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The Honorary Consul by Graham Greene

The Honorary Consul (1973)

by Graham Greene

Other authors: See the other authors section.

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1,698206,341 (3.83)81

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English (15)  Spanish (2)  Swedish (1)  Dutch (1)  Hebrew (1)  All languages (20)
Showing 1-5 of 15 (next | show all)
I've loved many of Graham Greene's books (Our Man in Havana, The Quiet American, and others) but I couldn't quite get into The Honorary Consul. The characters feel familiar, from previous books, but they seem recycled rather than inspired. ( )
  LizoksBooks | Dec 15, 2018 |
Thriller in places and compelling throughout, I thoroughly enjoyed this one. ( )
  brakketh | Nov 21, 2017 |
Greene picks from a menu of stereotypes: hard drinking ex-pat, cynical doctor, whore who marries, son of wealth who becomes a priest who becomes a guerrilla, and the fuddled British and no-nonsense American ambassadors. Greene gives life to the Brit, half-Brit, and the American, of course, but the restless natives are not worth a full backstory. Except for the Jesuit upper-class fighter whom Greene needs to debate religion and death for too many chapters. The whore gets the role of mirror for the expats--she never becomes a character on her own, and she has the best female role in the book (not counting the doctor's mother, I suppose I must add). The Latin American country gets nothing more than a dark Greene shadow—it could have been any place where expats have beached themselves.
A wonderfully-written, old whiteman novel, that died last century for most readers.
( )
  kerns222 | Aug 24, 2016 |
Review first posted on BookLikes:

"The God I believe in must be responsible for all the evil as well as for all the saints. He has to be a God made in our image with a night-side as well as a day-side."

The Honorary Consul is somewhat heavier fare than Graham Greene's "entertainments". The justification of man's actions based on faith or based on the conflict created by the expectations of religious instruction and the reality of life features heavily in this book.

Charlie Fortnum is an elderly, worn out diplomat, a British Honorary Consul based in northern Argentina who has been largely forgotten by the Foreign Office until he becomes inadvertently entangled in a plot to kidnap the American ambassador.
Unfortunately for Charlie, the kidnapping goes horribly wrong. Even more unfortunate, the Foreign Office don't like the idea of being reminded about Charlie.

The only ones who do care about Charlie are his wife and his doctor - two by-standers. Except of course, that this is Greene-land where soon enough things turn out different from what they appear.

‘It’s not how I intended things,’ Doctor Plarr repeated. He had no anger left with which to defend himself. ‘Nothing is ever what we intend. They didn’t mean to kidnap you. I didn’t mean to start the child. You would almost think there was a great joker somewhere who likes to give a twist to things. Perhaps the dark side of God has a sense of humour.’ ‘What dark side?’ ‘Some crazy notion of León’s. You should have heard that – not the things you did hear.’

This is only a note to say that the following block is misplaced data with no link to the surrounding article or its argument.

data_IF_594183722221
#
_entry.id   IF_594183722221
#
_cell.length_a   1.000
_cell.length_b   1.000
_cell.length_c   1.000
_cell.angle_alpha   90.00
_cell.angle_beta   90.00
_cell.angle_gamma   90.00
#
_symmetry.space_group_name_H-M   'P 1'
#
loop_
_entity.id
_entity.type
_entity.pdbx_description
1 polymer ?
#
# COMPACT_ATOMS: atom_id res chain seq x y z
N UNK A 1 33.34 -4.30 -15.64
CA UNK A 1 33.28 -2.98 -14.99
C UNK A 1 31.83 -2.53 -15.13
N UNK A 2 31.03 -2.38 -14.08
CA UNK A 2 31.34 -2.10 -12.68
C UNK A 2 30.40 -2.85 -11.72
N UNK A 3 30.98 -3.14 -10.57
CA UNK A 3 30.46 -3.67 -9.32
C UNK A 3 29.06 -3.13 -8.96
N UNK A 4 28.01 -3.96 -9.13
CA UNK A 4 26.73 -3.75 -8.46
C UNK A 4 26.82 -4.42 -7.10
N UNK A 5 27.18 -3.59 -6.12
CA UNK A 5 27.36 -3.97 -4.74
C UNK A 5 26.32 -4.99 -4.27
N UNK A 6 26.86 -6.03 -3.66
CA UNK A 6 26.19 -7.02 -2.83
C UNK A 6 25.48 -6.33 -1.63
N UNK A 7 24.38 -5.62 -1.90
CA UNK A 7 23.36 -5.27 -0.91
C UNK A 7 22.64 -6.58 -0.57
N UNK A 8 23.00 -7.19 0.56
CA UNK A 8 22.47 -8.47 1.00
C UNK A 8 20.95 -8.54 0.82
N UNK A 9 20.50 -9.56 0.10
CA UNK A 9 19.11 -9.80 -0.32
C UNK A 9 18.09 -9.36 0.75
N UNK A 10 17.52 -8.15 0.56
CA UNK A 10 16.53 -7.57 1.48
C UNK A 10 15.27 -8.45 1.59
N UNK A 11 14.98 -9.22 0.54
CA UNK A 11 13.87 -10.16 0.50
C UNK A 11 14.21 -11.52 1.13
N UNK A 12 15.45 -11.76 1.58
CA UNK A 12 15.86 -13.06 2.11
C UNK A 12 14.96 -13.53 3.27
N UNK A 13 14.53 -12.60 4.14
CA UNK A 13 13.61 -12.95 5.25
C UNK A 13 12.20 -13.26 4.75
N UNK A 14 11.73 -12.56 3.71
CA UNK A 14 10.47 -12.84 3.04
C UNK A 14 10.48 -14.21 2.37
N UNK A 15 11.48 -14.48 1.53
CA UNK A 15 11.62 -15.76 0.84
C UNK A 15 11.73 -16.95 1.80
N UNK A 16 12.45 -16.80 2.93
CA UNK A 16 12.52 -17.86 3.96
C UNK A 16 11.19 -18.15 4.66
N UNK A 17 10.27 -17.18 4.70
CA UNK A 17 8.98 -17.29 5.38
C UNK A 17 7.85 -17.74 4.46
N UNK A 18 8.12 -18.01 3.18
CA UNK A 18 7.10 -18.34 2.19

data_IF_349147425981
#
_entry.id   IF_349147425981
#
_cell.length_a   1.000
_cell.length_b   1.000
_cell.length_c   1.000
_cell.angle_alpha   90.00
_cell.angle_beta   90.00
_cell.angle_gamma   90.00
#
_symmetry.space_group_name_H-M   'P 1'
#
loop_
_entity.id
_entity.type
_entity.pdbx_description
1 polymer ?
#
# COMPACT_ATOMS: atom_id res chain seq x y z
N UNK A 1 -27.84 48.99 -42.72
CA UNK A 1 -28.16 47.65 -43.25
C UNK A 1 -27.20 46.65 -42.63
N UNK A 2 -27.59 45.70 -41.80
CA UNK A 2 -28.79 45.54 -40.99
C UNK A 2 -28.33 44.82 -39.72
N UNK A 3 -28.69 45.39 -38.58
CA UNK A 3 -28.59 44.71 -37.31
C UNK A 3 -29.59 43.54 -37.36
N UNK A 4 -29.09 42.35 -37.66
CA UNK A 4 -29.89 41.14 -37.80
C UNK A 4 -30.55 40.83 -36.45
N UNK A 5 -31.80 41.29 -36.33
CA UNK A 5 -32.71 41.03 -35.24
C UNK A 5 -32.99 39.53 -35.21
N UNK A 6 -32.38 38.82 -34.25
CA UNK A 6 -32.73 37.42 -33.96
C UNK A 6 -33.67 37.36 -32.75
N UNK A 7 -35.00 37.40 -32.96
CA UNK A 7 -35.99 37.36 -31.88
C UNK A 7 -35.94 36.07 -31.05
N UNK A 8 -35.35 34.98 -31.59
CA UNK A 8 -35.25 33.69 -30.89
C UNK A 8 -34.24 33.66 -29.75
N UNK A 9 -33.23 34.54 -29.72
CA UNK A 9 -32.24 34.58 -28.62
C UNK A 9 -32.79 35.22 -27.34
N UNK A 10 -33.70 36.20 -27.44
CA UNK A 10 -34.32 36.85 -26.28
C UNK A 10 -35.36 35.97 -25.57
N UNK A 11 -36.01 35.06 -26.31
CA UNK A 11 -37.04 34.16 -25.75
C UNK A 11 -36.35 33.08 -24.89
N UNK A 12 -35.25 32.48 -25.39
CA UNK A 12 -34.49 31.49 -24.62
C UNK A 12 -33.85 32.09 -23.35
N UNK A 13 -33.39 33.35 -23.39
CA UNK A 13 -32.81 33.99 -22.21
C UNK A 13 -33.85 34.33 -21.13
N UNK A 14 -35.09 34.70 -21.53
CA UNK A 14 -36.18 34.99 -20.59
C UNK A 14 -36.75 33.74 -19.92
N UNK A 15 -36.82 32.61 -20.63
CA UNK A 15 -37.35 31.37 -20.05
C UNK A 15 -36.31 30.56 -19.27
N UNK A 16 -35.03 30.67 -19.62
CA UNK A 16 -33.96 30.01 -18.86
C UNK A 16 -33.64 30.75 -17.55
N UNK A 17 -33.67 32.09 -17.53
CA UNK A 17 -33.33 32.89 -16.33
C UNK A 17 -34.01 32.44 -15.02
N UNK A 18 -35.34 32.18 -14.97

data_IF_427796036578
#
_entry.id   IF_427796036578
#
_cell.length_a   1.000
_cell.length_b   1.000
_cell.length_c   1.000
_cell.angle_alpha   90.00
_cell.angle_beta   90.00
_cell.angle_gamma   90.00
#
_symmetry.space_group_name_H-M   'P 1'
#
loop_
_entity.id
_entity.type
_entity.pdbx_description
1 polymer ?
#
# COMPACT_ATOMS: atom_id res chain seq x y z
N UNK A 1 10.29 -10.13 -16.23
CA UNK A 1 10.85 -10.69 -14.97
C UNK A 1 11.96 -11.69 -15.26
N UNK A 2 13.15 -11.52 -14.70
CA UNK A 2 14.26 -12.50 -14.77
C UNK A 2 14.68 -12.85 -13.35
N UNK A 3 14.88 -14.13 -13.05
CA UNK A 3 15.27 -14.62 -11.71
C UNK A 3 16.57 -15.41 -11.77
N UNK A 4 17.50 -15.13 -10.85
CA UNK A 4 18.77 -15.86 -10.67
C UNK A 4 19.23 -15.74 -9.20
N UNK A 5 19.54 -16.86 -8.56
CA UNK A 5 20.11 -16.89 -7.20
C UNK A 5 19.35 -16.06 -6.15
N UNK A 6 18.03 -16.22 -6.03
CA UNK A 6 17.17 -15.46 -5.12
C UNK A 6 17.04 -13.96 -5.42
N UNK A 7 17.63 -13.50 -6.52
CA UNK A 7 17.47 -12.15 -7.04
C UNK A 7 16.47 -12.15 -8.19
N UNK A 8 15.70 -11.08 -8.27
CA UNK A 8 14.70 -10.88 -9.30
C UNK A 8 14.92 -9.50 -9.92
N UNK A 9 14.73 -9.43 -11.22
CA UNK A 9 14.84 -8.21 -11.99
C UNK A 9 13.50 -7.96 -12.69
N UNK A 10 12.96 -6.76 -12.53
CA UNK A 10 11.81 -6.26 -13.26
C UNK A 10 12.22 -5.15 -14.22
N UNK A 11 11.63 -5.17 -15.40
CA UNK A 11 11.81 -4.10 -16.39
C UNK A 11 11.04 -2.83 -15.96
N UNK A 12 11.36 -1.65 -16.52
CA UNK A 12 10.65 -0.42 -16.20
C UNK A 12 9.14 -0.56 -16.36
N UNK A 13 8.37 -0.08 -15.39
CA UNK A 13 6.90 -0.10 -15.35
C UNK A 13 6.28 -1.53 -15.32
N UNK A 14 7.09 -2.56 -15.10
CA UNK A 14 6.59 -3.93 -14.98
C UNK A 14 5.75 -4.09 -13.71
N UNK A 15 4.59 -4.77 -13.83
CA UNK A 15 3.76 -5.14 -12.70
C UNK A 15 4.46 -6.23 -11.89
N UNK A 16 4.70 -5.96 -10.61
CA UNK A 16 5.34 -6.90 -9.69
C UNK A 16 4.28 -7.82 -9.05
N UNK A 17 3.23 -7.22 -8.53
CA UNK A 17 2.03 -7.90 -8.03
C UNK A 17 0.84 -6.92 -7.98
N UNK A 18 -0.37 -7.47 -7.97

So, what we get in The Honorary Consul, is a tense thriller capturing the moral dilemma created by kidnapping and the desperate attempts of atonement by everyone involved.

And all of it in Greene's very dark and ironic style:

"Free Will was the excuse for everything. It was God’s alibi." ( )
  BrokenTune | Aug 21, 2016 |
Greene's characters are always so interesting, and here it's the same in this tale of intrigue and kidnapping in South America. ( )
  soylentgreen23 | Jul 3, 2016 |
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» Add other authors (19 possible)

Author nameRoleType of authorWork?Status
Greene, Grahamprimary authorall editionsconfirmed
Fiori, GabriellaTranslatorsecondary authorsome editionsconfirmed
Schaap, H.W.J.Translatorsecondary authorsome editionsconfirmed
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'All things merge in one another -
good into evil, generosity into
justice, religion into politics . . . '

~ Thomas Hardy
For Victoria Ocampo with love, and in memory of the many happy weeks I have passed at San Isidro
and Mar del Plata.
First words
Doctor Eduardo Plarr stood in the small port on the Parana, among the rails and yellow cranes, watching where a horizontal plume of smoke stretched over the Chaco.
Last words
(Click to show. Warning: May contain spoilers.)
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Amazon.com Product Description (ISBN 0671215698, Hardcover)

A morally complex and mature work from a modern master

IN THIS later novel by Graham Greene? featuring a new introduction?the author continues to explore moral and theological dilemmas through psychologically astute character studies and exciting drama on an international stage. In The Honorary Consul, a British consul with a fondness for drink is mistaken for an American ambassador and kidnapped by Paraguayan revolutionaries.

(retrieved from Amazon Thu, 12 Mar 2015 18:12:20 -0400)

(see all 4 descriptions)

Relates the story of the politically motivated kidnapping of Charlie Fortnum, a minor British functionary in Argentina.

» see all 7 descriptions

Legacy Library: Graham Greene

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